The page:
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an inflammatory harangue at his funeral, in which he declared that he was obliged to place his life under the protection of the people.

Such a guarantee was not of much effective use, and Tiberius went about with the uncomfortable persuasion that he was a marked man. Bitter hatred followed him wherever he appeared. He had ruined too many prominent men to be able ever again to live in quiet. Angry senators insulted him in the streets, and asked him inconvenient constitutional questions on public occasions. No story was too silly or malignant to be told against him. One ridiculous Optimate solemnly declared that he had got from Pergamus, among the royal treasures, a crown and a purple robe, which he intended to use when he should proclaim himself king of Rome! The most threatening symptom, however, for Tiberius was that several resolute enemies announced that they intended to impeach him for majestas,—for unconstitutional conduct amounting to high treason,—the day that his office came to an end, because he had “ diminished the majesty of the Roman people” by deposing a sacrosanct tribune from office. Tiberius, knowing that he was technically guilty, had no wish to face such a trial. He made an elaborate apologia for all that he had done in a speech which shows strong traces of his studies in the field of Greek political philosophy. “The person of a tribune,” he said, “is no doubt sacred and inviolable, because he is the representative of the sovereign people. But if he manifestly opposes their interests and tyrannises over them, by refusing to allow them the liberty to vote on any project which they have at heart, he surely deprives himself by his own act of his sacrosanct character. If we were to find a tribune trying to pull down the temple on the Capitol, or to set fire to the arsenal, we should lay restraining hands on him in spite of his inviolability.

And in a similar fashion, he who is doing his best to diminish the majesty of the Roman people must be stripped of the power to do so. Is it not shocking to think that the people should not have the right of deposing one who is using his privileges against those who gave them to him? The kings of old held the most awful of magistracies, yet Tarquin was expelled. Can anything be more holy and venerable than the Vestal Virgins who keep the perpetual fire; yet if one of them breaks her vows she is buried alive. So, too, a tribune who injures the sovereign people can no longer be sacred and inviolable because of the investiture which the people gave him. He has destroyed the power in which alone his strength lay.”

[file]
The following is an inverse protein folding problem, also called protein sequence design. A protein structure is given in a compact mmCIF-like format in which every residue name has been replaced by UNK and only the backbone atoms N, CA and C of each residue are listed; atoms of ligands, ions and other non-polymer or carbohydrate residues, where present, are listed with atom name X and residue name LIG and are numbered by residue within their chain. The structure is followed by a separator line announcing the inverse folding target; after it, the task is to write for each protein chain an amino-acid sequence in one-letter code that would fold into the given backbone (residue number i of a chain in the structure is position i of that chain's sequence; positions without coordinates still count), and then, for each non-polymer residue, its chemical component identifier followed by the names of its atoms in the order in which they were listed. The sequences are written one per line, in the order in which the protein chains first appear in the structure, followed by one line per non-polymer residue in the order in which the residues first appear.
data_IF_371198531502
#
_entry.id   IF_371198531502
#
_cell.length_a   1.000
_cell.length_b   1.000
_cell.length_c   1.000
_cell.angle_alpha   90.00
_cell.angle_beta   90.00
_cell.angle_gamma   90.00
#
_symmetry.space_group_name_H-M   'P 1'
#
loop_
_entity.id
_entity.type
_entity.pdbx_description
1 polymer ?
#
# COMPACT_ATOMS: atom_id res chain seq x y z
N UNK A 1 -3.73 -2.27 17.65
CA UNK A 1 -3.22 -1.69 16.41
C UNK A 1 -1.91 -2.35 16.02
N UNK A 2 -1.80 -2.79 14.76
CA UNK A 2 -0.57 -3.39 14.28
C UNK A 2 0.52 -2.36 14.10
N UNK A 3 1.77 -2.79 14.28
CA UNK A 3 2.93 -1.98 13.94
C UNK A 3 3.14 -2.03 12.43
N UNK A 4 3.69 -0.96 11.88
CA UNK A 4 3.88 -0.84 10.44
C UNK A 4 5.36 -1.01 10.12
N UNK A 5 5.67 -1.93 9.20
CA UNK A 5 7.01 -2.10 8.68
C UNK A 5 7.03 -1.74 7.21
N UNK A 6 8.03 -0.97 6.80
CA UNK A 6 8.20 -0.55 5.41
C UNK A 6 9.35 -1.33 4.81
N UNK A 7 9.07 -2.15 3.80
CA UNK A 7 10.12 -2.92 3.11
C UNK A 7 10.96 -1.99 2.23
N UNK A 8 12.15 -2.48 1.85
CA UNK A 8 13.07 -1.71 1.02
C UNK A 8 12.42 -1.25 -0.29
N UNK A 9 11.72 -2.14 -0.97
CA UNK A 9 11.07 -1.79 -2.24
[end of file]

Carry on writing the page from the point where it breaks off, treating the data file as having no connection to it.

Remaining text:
All this, and much more to the same effect, was eloquent and persuasive enough, but clearly it was not law, nor was it even common-sense. The whole argument rests on the assumption that a minority has no right to resist by the constitutional means which are at its disposal. It assumes that the verdict of the Comitia on some chance day of meeting is the same thing as “the will of the Roman people." It also presupposes that what the people desires is necessarily for its own best interests. From such views any amount of intolerant trampling on minorities might be logically justified. If anything more is needed to make the reformer's position absurd, it is that the body which he idealised into "the Roman people" was really the shifting urban multitude which his adversaries called “the mob"-misera et sordida plebecula, to use the words of a later politician.